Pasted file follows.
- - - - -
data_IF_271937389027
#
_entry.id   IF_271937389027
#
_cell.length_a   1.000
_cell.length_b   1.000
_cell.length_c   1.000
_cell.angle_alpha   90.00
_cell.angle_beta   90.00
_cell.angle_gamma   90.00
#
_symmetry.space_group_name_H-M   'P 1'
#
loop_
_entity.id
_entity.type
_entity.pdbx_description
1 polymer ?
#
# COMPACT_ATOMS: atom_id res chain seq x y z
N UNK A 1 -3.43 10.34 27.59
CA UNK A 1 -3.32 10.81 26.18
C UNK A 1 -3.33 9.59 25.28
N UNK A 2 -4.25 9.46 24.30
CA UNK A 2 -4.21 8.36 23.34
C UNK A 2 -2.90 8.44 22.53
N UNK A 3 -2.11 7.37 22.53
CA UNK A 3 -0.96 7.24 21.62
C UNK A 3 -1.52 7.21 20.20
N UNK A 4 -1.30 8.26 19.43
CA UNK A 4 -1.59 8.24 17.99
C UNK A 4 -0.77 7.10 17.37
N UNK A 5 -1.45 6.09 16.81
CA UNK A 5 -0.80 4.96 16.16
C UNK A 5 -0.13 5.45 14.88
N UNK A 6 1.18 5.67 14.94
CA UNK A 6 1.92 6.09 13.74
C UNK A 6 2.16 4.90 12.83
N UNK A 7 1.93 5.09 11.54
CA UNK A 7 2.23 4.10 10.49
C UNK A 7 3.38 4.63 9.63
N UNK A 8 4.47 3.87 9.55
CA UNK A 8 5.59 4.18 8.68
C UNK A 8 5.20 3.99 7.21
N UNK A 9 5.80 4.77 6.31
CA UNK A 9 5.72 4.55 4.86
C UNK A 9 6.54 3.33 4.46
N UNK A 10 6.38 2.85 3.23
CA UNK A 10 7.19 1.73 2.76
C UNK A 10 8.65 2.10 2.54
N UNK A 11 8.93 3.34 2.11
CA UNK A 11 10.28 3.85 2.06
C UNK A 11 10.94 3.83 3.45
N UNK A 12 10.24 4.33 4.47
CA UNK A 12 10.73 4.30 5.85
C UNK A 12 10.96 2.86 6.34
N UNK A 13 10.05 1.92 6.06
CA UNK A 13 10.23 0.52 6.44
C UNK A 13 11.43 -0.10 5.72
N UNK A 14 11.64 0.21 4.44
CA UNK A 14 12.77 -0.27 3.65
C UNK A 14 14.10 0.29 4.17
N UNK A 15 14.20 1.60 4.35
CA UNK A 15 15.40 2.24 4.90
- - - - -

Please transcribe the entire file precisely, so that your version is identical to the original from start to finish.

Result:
data_IF_271937389027
#
_entry.id   IF_271937389027
#
_cell.length_a   1.000
_cell.length_b   1.000
_cell.length_c   1.000
_cell.angle_alpha   90.00
_cell.angle_beta   90.00
_cell.angle_gamma   90.00
#
_symmetry.space_group_name_H-M   'P 1'
#
loop_
_entity.id
_entity.type
_entity.pdbx_description
1 polymer ?
#
# COMPACT_ATOMS: atom_id res chain seq x y z
N UNK A 1 -3.43 10.34 27.59
CA UNK A 1 -3.32 10.81 26.18
C UNK A 1 -3.33 9.59 25.28
N UNK A 2 -4.25 9.46 24.30
CA UNK A 2 -4.21 8.36 23.34
C UNK A 2 -2.90 8.44 22.53
N UNK A 3 -2.11 7.37 22.53
CA UNK A 3 -0.96 7.24 21.62
C UNK A 3 -1.52 7.21 20.20
N UNK A 4 -1.30 8.26 19.43
CA UNK A 4 -1.59 8.24 17.99
C UNK A 4 -0.77 7.10 17.37
N UNK A 5 -1.45 6.09 16.81
CA UNK A 5 -0.80 4.96 16.16
C UNK A 5 -0.13 5.45 14.88
N UNK A 6 1.18 5.67 14.94
CA UNK A 6 1.92 6.09 13.74
C UNK A 6 2.16 4.90 12.83
N UNK A 7 1.93 5.09 11.54
CA UNK A 7 2.23 4.10 10.49
C UNK A 7 3.38 4.63 9.63
N UNK A 8 4.47 3.87 9.55
CA UNK A 8 5.59 4.18 8.68
C UNK A 8 5.20 3.99 7.21
N UNK A 9 5.80 4.77 6.31
CA UNK A 9 5.72 4.55 4.86
C UNK A 9 6.54 3.33 4.46
N UNK A 10 6.38 2.85 3.23
CA UNK A 10 7.19 1.73 2.76
C UNK A 10 8.65 2.10 2.54
N UNK A 11 8.93 3.34 2.11
CA UNK A 11 10.28 3.85 2.06
C UNK A 11 10.94 3.83 3.45
N UNK A 12 10.24 4.33 4.47
CA UNK A 12 10.73 4.30 5.85
C UNK A 12 10.96 2.86 6.34
N UNK A 13 10.05 1.92 6.06
CA UNK A 13 10.23 0.52 6.44
C UNK A 13 11.43 -0.10 5.72
N UNK A 14 11.64 0.21 4.44
CA UNK A 14 12.77 -0.27 3.65
C UNK A 14 14.10 0.29 4.17
N UNK A 15 14.20 1.60 4.35
CA UNK A 15 15.40 2.24 4.90